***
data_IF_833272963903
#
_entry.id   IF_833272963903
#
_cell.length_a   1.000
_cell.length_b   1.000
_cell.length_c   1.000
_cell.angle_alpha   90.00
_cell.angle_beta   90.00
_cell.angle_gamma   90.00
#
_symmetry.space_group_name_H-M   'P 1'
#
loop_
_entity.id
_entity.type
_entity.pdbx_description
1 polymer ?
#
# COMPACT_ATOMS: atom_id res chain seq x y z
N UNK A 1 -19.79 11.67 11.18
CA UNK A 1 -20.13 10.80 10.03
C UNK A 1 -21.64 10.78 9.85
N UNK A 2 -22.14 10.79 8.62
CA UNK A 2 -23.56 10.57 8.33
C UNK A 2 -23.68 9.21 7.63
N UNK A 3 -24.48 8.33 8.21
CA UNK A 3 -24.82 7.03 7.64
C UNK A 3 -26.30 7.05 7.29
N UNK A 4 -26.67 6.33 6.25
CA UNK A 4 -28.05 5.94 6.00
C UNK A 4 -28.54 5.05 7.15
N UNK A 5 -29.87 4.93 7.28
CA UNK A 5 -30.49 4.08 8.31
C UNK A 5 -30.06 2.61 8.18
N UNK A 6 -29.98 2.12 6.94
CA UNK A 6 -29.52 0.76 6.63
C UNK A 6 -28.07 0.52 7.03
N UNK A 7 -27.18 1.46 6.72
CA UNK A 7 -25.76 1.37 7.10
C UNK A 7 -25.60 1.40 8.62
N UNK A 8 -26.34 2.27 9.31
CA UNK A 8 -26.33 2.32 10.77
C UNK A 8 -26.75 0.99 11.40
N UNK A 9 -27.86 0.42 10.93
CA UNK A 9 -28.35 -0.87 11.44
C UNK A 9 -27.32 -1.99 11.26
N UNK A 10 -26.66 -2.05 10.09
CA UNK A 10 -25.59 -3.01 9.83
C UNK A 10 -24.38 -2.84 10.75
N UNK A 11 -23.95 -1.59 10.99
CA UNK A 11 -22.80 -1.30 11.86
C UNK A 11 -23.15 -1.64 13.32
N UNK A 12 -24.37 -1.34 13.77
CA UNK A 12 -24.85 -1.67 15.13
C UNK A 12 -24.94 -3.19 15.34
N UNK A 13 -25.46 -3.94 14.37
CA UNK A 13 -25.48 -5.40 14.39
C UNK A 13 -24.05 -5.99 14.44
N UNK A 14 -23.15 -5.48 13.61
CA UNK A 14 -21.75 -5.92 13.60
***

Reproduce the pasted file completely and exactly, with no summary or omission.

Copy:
data_IF_833272963903
#
_entry.id   IF_833272963903
#
_cell.length_a   1.000
_cell.length_b   1.000
_cell.length_c   1.000
_cell.angle_alpha   90.00
_cell.angle_beta   90.00
_cell.angle_gamma   90.00
#
_symmetry.space_group_name_H-M   'P 1'
#
loop_
_entity.id
_entity.type
_entity.pdbx_description
1 polymer ?
#
# COMPACT_ATOMS: atom_id res chain seq x y z
N UNK A 1 -19.79 11.67 11.18
CA UNK A 1 -20.13 10.80 10.03
C UNK A 1 -21.64 10.78 9.85
N UNK A 2 -22.14 10.79 8.62
CA UNK A 2 -23.56 10.57 8.33
C UNK A 2 -23.68 9.21 7.63
N UNK A 3 -24.48 8.33 8.21
CA UNK A 3 -24.82 7.03 7.64
C UNK A 3 -26.30 7.05 7.29
N UNK A 4 -26.67 6.33 6.25
CA UNK A 4 -28.05 5.94 6.00
C UNK A 4 -28.54 5.05 7.15
N UNK A 5 -29.87 4.93 7.28
CA UNK A 5 -30.49 4.08 8.31
C UNK A 5 -30.06 2.61 8.18
N UNK A 6 -29.98 2.12 6.94
CA UNK A 6 -29.52 0.76 6.63
C UNK A 6 -28.07 0.52 7.03
N UNK A 7 -27.18 1.46 6.72
CA UNK A 7 -25.76 1.37 7.10
C UNK A 7 -25.60 1.40 8.62
N UNK A 8 -26.34 2.27 9.31
CA UNK A 8 -26.33 2.32 10.77
C UNK A 8 -26.75 0.99 11.40
N UNK A 9 -27.86 0.42 10.93
CA UNK A 9 -28.35 -0.87 11.44
C UNK A 9 -27.32 -1.99 11.26
N UNK A 10 -26.66 -2.05 10.09
CA UNK A 10 -25.59 -3.01 9.83
C UNK A 10 -24.38 -2.84 10.75
N UNK A 11 -23.95 -1.59 10.99
CA UNK A 11 -22.80 -1.30 11.86
C UNK A 11 -23.15 -1.64 13.32
N UNK A 12 -24.37 -1.34 13.77
CA UNK A 12 -24.85 -1.67 15.13
C UNK A 12 -24.94 -3.19 15.34
N UNK A 13 -25.46 -3.94 14.37
CA UNK A 13 -25.48 -5.40 14.39
C UNK A 13 -24.05 -5.99 14.44
N UNK A 14 -23.15 -5.48 13.61
CA UNK A 14 -21.75 -5.92 13.60